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In the trenches
Tradeoffs to consider with SIMs
SIMs require plenty of up-front work understanding business processes and tuning agents, but the payoff is better security.
Security information management (SIM) systems can be a big help to an organization, but they have their downsides.
While SIMs can help meet audit requirements and improve incident response, they can be complex to deploy and difficult to manage. There may be agents that need tuning, false positives to sort out, and reports to run--all of which require resources. Some organizations have one or more engineers devoted full time to a SIM.
Jim Granger, technical director at the Navy Cyber Defense Operations Command, says SIMs are like any other technology in that they require an up-front investment of time and resources. And not just anyone can implement them; skilled technicians are needed.
"SIMs force you to understand what your business processes are and what your networks look like, but that in and of itself is a good thing," he says.
When first installed, SIMs can generate a lot of security events that don't need attention, but tuning the system for a specific environment helps resolve that problem, says Dave Daniels, network security engineer at PPD, a global contract research firm serving pharmaceutical and other organizations. The company installed a SIM from Q1 Labs that combines SIM with anomaly-based detection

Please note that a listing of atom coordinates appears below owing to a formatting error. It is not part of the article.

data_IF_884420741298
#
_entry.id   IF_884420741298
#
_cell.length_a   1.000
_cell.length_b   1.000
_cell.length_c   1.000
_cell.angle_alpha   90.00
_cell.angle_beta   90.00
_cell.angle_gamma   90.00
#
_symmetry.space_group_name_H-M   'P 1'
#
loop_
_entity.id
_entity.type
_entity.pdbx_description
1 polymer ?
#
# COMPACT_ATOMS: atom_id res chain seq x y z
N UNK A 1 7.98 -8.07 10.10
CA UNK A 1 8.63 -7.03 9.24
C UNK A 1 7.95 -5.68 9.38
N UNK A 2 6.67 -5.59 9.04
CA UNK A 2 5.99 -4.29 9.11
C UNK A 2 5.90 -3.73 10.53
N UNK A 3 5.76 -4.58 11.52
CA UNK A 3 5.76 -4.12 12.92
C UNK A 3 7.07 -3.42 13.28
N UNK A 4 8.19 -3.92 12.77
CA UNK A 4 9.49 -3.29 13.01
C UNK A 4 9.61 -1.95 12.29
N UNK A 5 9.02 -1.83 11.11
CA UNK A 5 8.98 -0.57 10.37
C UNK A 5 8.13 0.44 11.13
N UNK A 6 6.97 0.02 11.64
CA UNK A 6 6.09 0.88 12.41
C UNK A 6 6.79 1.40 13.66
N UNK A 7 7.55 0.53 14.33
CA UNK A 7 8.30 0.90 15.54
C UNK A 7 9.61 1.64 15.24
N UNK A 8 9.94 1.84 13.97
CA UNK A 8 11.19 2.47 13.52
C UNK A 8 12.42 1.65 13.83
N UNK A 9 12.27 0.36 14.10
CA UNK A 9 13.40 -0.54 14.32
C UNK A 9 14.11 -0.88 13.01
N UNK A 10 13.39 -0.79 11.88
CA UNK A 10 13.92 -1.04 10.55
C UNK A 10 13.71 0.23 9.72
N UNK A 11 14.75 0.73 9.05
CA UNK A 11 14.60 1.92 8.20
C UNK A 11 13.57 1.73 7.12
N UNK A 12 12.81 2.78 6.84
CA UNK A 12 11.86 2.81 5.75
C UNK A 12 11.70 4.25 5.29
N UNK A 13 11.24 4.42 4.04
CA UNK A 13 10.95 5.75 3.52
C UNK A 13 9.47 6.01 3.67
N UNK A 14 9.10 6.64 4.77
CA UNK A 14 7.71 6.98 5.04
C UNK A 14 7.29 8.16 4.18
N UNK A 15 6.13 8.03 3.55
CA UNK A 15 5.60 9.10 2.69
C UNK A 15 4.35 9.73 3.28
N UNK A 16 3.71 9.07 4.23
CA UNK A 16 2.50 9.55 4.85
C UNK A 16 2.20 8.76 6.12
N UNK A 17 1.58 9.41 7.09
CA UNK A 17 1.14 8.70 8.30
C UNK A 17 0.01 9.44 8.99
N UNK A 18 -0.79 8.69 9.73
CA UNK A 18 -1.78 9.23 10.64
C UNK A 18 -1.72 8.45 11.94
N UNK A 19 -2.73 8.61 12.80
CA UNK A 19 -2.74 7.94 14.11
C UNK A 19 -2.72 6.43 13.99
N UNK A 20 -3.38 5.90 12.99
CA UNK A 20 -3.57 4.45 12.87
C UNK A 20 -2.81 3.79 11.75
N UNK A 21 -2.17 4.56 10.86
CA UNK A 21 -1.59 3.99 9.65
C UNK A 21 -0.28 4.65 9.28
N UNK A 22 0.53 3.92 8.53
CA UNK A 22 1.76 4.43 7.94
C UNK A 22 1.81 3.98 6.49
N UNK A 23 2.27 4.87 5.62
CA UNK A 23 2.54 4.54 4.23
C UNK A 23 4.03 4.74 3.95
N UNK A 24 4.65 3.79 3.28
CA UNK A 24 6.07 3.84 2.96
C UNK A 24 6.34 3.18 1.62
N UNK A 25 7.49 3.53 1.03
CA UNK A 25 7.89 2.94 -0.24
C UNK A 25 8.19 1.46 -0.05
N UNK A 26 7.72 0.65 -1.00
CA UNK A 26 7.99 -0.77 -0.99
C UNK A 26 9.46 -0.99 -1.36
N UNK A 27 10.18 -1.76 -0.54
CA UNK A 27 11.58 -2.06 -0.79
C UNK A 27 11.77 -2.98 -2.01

"The more it knows about your network the better," he says.
The payoff is streamlined security monitoring that makes it easier to track and analyze virus outbreaks, according to Daniels.
Security managers advise others to take the time to understand their needs before leaping into a SIM purchase.
"They really have to understand what their requirements are and map it to the products that they're after," says Dave Lewis, head of security at the Independent Electricity System Operator in Ontario, Canada.
"Don't worry about what vendor you're dealing with. Worry about what you actually need. ...If you don't understand what you actually need, you're going to get a mess," Lewis says.
Likewise, Glenn Haar, IT resource manager at the Idaho Tax Commission, advises organizations to figure out what they want to accomplish before looking at specific SIM products. His firm studied its compliance and security needs before choosing High Tower Software's appliance.
"We didn't look at the product first. We talked about what our business goals were first," he says. "If you get your education from vendors, typically they educate you the way they want you to understand the world. Next thing you know, their product is the perfect fit."
This was first published in April 2007